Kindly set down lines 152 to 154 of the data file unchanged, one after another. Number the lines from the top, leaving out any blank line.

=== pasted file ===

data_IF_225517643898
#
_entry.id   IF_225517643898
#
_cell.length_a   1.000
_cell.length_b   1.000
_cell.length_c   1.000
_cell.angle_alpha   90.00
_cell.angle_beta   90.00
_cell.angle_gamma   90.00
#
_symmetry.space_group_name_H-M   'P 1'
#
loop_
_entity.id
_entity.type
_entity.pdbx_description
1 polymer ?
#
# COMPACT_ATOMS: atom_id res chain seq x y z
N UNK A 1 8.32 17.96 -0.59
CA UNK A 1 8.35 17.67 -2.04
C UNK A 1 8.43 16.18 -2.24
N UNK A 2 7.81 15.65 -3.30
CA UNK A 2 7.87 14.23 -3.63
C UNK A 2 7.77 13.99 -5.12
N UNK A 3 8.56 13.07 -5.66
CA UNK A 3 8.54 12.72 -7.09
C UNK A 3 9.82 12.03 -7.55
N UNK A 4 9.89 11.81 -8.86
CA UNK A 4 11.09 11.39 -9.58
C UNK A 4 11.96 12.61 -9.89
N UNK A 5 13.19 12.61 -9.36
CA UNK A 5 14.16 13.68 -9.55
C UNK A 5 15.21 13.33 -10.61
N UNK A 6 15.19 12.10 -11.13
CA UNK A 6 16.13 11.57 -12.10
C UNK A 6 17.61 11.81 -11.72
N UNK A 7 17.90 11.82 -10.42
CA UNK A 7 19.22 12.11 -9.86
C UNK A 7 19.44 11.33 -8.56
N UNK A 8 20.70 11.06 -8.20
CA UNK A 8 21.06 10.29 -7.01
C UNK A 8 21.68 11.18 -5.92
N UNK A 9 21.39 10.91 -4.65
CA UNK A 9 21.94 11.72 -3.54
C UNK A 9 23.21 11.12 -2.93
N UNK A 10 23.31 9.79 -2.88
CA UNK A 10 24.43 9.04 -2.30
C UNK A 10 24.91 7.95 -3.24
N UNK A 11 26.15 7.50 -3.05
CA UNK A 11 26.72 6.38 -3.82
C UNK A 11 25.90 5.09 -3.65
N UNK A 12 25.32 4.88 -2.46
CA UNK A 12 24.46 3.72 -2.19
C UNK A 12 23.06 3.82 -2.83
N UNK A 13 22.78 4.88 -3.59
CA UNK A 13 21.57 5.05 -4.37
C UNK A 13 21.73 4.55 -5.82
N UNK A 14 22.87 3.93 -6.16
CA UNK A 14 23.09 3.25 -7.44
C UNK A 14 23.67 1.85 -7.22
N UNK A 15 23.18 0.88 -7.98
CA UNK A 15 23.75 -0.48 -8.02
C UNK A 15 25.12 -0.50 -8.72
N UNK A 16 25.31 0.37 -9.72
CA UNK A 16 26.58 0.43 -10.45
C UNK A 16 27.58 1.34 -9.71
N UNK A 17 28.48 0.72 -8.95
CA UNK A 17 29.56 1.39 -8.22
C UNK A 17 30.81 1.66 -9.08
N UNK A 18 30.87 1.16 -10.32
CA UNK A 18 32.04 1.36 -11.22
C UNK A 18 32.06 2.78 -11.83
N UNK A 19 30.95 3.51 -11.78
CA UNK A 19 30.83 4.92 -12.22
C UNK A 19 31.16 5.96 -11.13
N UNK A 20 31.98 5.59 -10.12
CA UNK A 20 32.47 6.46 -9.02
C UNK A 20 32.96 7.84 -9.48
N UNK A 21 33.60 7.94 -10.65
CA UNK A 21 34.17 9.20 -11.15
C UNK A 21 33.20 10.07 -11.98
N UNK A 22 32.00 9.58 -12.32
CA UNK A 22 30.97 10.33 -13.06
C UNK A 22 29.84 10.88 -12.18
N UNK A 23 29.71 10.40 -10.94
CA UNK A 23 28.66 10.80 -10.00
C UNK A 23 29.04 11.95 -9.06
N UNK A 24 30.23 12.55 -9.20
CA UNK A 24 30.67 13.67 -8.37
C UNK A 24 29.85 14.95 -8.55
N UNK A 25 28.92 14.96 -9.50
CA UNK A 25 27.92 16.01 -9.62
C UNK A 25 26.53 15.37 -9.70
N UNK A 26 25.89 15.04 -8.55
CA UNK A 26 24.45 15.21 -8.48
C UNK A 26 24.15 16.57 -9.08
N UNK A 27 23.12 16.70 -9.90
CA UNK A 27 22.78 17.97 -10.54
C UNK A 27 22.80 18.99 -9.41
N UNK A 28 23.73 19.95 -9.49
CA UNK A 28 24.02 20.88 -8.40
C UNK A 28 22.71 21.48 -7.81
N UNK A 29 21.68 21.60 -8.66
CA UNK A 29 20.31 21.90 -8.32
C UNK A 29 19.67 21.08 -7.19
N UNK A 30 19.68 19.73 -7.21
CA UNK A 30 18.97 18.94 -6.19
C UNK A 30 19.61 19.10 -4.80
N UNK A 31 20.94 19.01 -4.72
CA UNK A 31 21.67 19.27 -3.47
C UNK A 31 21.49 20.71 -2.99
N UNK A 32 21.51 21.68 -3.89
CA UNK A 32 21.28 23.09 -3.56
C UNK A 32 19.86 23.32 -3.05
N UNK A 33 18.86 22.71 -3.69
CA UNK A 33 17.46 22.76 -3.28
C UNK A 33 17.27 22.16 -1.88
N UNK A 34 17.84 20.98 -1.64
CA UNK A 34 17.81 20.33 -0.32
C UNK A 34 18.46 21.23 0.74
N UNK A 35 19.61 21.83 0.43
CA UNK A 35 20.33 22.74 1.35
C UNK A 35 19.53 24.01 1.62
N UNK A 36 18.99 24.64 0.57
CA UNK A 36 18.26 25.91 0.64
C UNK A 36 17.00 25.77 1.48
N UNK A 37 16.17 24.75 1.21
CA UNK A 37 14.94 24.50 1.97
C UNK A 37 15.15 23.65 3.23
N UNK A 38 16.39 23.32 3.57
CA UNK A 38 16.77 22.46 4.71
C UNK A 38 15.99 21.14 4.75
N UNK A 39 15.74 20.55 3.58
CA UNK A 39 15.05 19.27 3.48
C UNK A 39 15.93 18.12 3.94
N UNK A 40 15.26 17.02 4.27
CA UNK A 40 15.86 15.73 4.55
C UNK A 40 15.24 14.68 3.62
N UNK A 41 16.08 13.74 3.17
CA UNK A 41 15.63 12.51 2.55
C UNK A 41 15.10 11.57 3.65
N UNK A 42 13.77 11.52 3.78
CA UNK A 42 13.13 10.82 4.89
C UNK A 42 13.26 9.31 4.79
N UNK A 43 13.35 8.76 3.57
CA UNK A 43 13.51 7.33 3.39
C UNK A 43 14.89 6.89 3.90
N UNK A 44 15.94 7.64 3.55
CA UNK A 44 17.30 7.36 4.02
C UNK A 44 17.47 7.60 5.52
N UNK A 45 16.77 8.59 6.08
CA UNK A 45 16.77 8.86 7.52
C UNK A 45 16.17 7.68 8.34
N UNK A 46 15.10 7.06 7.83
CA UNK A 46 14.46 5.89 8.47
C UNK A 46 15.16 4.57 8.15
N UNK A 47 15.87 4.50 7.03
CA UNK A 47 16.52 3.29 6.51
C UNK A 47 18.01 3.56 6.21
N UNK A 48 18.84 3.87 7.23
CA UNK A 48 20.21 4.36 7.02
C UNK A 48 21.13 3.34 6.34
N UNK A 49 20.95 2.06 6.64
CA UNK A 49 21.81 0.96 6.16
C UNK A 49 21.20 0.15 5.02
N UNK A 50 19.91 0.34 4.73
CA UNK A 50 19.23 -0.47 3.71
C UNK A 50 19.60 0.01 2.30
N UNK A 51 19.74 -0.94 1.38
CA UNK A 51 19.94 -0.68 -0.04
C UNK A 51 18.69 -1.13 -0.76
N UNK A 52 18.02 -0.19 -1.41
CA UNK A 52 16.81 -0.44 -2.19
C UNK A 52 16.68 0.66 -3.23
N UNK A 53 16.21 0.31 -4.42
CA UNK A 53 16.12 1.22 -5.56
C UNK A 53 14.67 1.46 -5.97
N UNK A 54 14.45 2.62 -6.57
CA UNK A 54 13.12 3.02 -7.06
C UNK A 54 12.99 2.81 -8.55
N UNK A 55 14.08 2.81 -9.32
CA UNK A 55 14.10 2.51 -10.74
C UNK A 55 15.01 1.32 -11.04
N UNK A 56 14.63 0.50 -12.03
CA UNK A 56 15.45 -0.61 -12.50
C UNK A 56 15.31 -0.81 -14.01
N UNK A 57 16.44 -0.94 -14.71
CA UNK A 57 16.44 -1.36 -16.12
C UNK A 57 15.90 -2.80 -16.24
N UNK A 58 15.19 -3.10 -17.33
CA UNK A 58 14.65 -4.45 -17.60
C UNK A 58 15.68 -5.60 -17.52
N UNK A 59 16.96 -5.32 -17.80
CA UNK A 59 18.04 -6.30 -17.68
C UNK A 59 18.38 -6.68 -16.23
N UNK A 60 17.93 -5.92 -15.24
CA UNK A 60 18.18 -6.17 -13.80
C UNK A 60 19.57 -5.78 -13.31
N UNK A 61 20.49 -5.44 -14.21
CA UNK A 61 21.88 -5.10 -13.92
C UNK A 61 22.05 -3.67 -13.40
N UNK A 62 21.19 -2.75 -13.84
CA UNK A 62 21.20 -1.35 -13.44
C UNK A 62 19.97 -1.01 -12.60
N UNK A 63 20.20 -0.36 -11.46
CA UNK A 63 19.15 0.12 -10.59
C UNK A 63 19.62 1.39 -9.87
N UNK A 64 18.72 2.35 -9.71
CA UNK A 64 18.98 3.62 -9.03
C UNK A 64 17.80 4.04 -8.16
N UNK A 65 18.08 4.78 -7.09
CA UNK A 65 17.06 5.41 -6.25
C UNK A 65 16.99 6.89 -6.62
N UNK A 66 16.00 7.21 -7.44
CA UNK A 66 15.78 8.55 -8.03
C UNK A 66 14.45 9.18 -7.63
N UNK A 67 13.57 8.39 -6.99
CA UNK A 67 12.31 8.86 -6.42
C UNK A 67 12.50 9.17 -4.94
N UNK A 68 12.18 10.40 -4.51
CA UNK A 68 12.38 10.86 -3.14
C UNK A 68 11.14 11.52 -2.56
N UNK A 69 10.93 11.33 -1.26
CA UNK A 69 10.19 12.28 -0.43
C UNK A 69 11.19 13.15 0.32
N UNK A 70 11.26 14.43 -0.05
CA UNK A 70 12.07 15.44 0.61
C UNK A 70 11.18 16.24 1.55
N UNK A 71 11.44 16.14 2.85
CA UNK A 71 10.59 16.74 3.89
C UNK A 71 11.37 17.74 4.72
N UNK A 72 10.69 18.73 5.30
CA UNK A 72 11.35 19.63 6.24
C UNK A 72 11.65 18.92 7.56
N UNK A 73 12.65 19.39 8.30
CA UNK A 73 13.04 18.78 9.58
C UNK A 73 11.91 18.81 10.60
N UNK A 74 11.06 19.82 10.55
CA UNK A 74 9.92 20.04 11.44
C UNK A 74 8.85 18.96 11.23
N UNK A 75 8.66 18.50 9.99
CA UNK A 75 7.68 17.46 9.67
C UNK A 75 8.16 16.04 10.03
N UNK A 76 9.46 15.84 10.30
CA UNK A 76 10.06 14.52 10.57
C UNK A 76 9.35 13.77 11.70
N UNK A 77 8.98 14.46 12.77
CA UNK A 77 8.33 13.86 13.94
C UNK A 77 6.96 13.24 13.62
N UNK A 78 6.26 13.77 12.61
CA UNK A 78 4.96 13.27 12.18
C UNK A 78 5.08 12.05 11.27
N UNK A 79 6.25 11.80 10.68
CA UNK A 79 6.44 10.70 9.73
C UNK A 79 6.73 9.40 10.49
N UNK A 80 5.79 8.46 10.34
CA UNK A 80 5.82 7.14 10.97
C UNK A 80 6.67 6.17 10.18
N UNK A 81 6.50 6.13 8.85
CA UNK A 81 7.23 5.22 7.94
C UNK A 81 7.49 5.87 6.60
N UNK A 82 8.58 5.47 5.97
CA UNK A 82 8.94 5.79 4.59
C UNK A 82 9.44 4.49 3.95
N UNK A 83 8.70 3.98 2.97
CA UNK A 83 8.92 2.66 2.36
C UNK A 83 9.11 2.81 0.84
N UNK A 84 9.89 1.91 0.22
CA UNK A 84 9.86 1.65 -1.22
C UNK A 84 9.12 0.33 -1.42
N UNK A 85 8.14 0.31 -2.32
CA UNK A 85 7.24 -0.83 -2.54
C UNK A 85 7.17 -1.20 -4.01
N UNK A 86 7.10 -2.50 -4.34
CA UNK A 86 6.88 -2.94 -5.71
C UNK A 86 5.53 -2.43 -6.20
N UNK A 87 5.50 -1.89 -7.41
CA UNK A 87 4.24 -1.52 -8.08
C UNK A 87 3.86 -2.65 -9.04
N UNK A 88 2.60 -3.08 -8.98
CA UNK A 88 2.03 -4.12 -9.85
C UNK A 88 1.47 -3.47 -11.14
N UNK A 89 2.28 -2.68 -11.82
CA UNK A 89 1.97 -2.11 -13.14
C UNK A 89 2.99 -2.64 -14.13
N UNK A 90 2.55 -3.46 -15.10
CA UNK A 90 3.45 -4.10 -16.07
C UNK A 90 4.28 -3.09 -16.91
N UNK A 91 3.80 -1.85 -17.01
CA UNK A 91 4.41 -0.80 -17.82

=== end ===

C UNK A 44 17.47 7.60 5.52
N UNK A 45 16.77 8.59 6.08
CA UNK A 45 16.77 8.86 7.52